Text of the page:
According to a report from AP, Four Days after saying the company was OK, Bear Stearns will sell out to JPMorgan-Chase for the bargain price of $2 per share, or $236 Million.
This is a stunning reversal for Bear Stearns, that will at least save them from bankruptcy, as the Mortgage Liquidity crisis gets its first well-known victim.
The Fed jumped in already and not only approved the buyout, but also guaranteed $30 Billion of Bear's assets, essentially making the buyout risk free for JPMorgan. JPMorgan Chase & Co. said it will guarantee all business — such as trading and investment banking — until Bear Stearns' shareholders approve the deal, which is expected to be completed during the second quarter. The acquisition includes Bear Stearns' midtown Manhattan headquarters.
JPMorgan's acquisition of Bear Stearns represents roughly 1 percent of what the investment bank was worth just 16 days ago. It marked a 93.3 percent discount to Bear Stearns' market capitalization as of Friday, and roughly a 98.8 percent discount to its book value as of Feb. 29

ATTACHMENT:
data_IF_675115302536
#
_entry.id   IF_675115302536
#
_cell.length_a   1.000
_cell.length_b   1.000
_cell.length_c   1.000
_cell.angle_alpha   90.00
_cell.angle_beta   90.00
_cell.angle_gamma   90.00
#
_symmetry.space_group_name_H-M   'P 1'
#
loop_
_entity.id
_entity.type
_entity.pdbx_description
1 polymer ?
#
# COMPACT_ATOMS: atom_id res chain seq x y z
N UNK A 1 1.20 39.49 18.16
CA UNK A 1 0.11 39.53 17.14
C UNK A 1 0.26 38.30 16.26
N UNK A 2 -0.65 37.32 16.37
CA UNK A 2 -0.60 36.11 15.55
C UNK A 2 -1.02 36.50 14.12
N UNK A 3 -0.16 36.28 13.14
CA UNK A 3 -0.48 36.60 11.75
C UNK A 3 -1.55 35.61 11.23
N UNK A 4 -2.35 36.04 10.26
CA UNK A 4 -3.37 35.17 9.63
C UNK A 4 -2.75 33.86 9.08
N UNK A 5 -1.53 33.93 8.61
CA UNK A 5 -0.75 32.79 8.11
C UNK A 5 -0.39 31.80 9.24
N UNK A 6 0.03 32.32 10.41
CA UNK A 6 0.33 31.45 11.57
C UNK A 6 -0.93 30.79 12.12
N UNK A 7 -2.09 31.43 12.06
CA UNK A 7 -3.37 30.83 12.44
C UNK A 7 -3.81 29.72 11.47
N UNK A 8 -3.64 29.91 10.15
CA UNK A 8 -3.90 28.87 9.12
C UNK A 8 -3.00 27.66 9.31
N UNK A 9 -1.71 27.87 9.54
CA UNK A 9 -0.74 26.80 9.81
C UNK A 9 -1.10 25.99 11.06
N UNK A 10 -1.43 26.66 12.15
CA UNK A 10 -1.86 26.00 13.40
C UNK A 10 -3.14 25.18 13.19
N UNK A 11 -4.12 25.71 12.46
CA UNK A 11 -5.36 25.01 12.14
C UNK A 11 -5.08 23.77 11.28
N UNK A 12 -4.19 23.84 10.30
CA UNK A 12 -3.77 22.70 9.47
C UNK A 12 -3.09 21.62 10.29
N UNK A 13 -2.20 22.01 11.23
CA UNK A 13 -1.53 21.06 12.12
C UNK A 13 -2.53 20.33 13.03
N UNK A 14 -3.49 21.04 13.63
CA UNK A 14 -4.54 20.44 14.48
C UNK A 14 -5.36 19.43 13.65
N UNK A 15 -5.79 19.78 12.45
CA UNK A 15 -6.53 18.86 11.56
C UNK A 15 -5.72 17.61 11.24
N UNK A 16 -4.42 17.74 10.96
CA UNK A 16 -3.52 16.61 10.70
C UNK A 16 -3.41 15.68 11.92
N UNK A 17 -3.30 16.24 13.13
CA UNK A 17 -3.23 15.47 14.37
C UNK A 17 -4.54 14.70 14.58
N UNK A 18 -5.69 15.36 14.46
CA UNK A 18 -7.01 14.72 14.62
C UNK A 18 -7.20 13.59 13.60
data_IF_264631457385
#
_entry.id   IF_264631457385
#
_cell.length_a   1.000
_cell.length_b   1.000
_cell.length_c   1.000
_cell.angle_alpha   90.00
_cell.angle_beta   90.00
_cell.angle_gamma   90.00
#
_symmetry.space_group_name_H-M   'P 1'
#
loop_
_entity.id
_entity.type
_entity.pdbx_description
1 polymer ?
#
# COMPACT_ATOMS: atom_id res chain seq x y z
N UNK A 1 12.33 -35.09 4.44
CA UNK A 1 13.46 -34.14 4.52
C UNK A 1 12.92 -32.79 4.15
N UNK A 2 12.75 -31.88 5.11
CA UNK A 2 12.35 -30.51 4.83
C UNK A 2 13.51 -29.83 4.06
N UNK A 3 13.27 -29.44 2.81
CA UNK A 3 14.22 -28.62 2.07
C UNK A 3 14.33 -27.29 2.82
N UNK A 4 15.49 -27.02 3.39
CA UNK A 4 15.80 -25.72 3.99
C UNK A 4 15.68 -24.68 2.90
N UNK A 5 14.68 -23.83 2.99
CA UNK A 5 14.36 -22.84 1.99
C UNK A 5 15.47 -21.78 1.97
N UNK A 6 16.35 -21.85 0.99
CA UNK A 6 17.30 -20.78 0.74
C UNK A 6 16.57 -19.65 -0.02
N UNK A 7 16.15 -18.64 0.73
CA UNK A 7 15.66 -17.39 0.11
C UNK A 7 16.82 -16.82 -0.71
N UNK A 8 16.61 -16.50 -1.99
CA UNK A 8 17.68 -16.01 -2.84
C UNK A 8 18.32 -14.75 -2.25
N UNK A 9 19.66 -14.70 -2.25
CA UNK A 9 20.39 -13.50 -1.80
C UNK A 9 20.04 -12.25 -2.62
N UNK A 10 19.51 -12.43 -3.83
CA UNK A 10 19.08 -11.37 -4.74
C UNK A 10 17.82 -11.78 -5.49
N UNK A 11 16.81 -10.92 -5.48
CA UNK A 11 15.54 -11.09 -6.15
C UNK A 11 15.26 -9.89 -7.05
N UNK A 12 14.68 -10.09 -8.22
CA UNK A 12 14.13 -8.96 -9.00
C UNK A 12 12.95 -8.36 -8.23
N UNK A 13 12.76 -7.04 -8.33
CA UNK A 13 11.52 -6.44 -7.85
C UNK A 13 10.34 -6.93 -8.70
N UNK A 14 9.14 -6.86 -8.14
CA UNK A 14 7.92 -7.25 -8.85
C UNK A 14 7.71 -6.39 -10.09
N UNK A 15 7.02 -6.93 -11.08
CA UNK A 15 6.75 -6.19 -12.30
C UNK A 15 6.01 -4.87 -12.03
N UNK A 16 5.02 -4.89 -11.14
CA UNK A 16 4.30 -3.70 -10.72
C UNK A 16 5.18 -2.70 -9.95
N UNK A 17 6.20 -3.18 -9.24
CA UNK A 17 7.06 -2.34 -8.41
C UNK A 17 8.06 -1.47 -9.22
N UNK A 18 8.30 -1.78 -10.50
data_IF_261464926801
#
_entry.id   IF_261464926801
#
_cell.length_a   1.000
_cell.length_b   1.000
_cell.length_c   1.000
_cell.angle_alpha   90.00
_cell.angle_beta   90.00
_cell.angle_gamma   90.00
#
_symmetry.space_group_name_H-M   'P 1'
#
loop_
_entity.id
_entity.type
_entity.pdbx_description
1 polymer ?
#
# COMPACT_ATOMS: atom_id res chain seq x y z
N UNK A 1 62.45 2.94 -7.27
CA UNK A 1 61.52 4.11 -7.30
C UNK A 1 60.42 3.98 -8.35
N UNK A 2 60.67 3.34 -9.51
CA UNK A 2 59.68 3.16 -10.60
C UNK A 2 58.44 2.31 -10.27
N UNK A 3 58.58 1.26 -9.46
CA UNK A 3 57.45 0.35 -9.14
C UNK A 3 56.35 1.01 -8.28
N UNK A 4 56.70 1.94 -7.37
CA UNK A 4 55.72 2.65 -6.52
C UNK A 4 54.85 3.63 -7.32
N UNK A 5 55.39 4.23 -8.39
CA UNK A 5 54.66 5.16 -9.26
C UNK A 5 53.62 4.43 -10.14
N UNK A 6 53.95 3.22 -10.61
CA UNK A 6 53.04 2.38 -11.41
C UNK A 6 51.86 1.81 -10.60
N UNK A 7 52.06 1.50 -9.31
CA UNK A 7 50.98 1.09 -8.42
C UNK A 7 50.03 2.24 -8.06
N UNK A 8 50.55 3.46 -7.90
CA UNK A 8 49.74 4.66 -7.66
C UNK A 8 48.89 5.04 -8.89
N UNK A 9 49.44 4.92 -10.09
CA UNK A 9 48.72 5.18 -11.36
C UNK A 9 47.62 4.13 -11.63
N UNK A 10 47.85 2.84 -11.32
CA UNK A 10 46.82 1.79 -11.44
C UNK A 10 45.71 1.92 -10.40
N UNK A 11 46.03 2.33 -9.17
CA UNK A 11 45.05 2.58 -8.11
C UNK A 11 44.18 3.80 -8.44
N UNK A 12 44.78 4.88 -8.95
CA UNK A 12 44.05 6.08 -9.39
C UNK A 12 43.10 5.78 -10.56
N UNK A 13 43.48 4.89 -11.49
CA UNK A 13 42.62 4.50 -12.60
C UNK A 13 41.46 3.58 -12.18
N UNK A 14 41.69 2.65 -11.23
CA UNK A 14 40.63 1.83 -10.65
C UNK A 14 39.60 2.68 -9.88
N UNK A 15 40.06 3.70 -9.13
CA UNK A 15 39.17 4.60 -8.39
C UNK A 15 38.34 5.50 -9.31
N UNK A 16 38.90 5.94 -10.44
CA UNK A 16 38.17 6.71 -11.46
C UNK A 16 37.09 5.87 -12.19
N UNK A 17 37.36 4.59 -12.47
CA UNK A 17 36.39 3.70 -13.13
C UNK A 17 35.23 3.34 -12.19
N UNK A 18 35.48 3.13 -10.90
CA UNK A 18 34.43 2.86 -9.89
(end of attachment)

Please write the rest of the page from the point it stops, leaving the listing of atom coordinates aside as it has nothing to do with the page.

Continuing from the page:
No word on Bear Stearns 14,000 employees or if the brand that survived the Great Depression and World War II would continue. They were considered to be the most leveraged major bank out there and based on the last weeks news, basically went into a death spiral.
At almost the same time as the deal for control of Bear Stearns was announced, the Federal Reserve said it approved a cut in its lending rate to banks to 3.25 percent from 3.50 percent and created another lending facility for big investment banks. The central bank's official meeting is on Tuesday. Before the emergency move to lower the discount rate, which is the rate at which banks lend each other money, the Fed was widely expected to again cut its headline rate by as much as a full point to 2 percent.
This doesn't feel like the end of this. Maybe the beginning of the end, but not beginning.